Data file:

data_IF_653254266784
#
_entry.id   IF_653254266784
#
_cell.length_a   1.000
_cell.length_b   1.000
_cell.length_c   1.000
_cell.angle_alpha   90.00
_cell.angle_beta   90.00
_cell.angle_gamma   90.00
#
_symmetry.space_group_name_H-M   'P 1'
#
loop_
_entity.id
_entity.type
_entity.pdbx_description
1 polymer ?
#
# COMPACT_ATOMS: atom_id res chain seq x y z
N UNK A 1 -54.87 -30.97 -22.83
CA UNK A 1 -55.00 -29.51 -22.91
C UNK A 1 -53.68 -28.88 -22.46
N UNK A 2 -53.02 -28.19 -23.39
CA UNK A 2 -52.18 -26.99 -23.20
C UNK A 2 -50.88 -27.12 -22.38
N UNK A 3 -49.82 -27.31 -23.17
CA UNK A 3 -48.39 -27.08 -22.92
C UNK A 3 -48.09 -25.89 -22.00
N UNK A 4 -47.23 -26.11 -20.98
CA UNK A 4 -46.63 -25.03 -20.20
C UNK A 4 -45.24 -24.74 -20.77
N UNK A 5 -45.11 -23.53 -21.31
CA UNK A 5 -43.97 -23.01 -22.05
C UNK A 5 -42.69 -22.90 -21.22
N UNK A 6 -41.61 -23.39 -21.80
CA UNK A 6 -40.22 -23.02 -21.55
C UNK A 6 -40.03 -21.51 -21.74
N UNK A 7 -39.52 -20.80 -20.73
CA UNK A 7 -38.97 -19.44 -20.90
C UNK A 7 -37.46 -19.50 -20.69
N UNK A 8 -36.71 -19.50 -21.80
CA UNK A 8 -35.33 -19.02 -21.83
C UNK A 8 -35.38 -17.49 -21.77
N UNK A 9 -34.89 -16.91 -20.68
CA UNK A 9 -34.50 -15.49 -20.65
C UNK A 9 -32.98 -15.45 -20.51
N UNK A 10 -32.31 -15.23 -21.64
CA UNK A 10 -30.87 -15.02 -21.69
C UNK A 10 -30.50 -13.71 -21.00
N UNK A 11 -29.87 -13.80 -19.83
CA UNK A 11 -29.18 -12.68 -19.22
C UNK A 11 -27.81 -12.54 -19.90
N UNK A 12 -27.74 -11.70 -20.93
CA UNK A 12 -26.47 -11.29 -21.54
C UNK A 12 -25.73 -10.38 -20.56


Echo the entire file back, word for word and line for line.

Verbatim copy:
data_IF_653254266784
#
_entry.id   IF_653254266784
#
_cell.length_a   1.000
_cell.length_b   1.000
_cell.length_c   1.000
_cell.angle_alpha   90.00
_cell.angle_beta   90.00
_cell.angle_gamma   90.00
#
_symmetry.space_group_name_H-M   'P 1'
#
loop_
_entity.id
_entity.type
_entity.pdbx_description
1 polymer ?
#
# COMPACT_ATOMS: atom_id res chain seq x y z
N UNK A 1 -54.87 -30.97 -22.83
CA UNK A 1 -55.00 -29.51 -22.91
C UNK A 1 -53.68 -28.88 -22.46
N UNK A 2 -53.02 -28.19 -23.39
CA UNK A 2 -52.18 -26.99 -23.20
C UNK A 2 -50.88 -27.12 -22.38
N UNK A 3 -49.82 -27.31 -23.17
CA UNK A 3 -48.39 -27.08 -22.92
C UNK A 3 -48.09 -25.89 -22.00
N UNK A 4 -47.23 -26.11 -20.98
CA UNK A 4 -46.63 -25.03 -20.20
C UNK A 4 -45.24 -24.74 -20.77
N UNK A 5 -45.11 -23.53 -21.31
CA UNK A 5 -43.97 -23.01 -22.05
C UNK A 5 -42.69 -22.90 -21.22
N UNK A 6 -41.61 -23.39 -21.80
CA UNK A 6 -40.22 -23.02 -21.55
C UNK A 6 -40.03 -21.51 -21.74
N UNK A 7 -39.52 -20.80 -20.73
CA UNK A 7 -38.97 -19.44 -20.90
C UNK A 7 -37.46 -19.50 -20.69
N UNK A 8 -36.71 -19.50 -21.80
CA UNK A 8 -35.33 -19.02 -21.83
C UNK A 8 -35.38 -17.49 -21.77
N UNK A 9 -34.89 -16.91 -20.68
CA UNK A 9 -34.50 -15.49 -20.65
C UNK A 9 -32.98 -15.45 -20.51
N UNK A 10 -32.31 -15.23 -21.64
CA UNK A 10 -30.87 -15.02 -21.69
C UNK A 10 -30.50 -13.71 -21.00
N UNK A 11 -29.87 -13.80 -19.83
CA UNK A 11 -29.18 -12.68 -19.22
C UNK A 11 -27.81 -12.54 -19.90
N UNK A 12 -27.74 -11.70 -20.93
CA UNK A 12 -26.47 -11.29 -21.54
C UNK A 12 -25.73 -10.38 -20.56